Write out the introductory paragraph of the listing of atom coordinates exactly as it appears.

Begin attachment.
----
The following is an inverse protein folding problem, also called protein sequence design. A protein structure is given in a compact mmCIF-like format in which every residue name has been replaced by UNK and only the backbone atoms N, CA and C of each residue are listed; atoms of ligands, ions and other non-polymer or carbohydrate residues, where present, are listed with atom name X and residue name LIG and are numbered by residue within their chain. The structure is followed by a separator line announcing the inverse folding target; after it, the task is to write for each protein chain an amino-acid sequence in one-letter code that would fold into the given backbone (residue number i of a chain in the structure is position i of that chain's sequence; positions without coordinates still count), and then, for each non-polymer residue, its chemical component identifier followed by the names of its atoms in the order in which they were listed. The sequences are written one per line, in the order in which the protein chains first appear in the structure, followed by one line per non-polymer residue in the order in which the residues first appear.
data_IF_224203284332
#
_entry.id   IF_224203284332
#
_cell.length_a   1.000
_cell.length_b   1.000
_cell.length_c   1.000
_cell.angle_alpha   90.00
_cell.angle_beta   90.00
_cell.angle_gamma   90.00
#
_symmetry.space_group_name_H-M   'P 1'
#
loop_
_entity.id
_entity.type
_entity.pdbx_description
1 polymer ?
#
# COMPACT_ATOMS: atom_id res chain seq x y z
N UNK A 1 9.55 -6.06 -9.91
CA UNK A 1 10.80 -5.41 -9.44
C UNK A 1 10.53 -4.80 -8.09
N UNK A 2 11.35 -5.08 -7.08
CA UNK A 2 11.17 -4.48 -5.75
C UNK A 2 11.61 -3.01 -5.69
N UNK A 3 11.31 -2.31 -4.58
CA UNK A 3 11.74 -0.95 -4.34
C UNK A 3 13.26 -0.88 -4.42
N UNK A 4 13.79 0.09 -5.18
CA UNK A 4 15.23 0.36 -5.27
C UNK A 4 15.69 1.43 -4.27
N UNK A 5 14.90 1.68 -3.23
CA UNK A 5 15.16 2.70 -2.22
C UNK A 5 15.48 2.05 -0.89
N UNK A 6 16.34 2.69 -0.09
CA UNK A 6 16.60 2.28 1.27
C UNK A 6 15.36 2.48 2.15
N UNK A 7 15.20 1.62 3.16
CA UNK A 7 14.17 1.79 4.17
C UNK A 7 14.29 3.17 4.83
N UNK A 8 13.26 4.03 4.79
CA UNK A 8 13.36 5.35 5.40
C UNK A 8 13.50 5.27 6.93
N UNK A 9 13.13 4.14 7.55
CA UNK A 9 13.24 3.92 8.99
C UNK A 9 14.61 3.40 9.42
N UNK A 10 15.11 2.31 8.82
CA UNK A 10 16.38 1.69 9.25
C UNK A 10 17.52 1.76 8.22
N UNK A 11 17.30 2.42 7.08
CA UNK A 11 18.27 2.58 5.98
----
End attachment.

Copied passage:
The following is an inverse protein folding problem, also called protein sequence design. A protein structure is given in a compact mmCIF-like format in which every residue name has been replaced by UNK and only the backbone atoms N, CA and C of each residue are listed; atoms of ligands, ions and other non-polymer or carbohydrate residues, where present, are listed with atom name X and residue name LIG and are numbered by residue within their chain. The structure is followed by a separator line announcing the inverse folding target; after it, the task is to write for each protein chain an amino-acid sequence in one-letter code that would fold into the given backbone (residue number i of a chain in the structure is position i of that chain's sequence; positions without coordinates still count), and then, for each non-polymer residue, its chemical component identifier followed by the names of its atoms in the order in which they were listed. The sequences are written one per line, in the order in which the protein chains first appear in the structure, followed by one line per non-polymer residue in the order in which the residues first appear.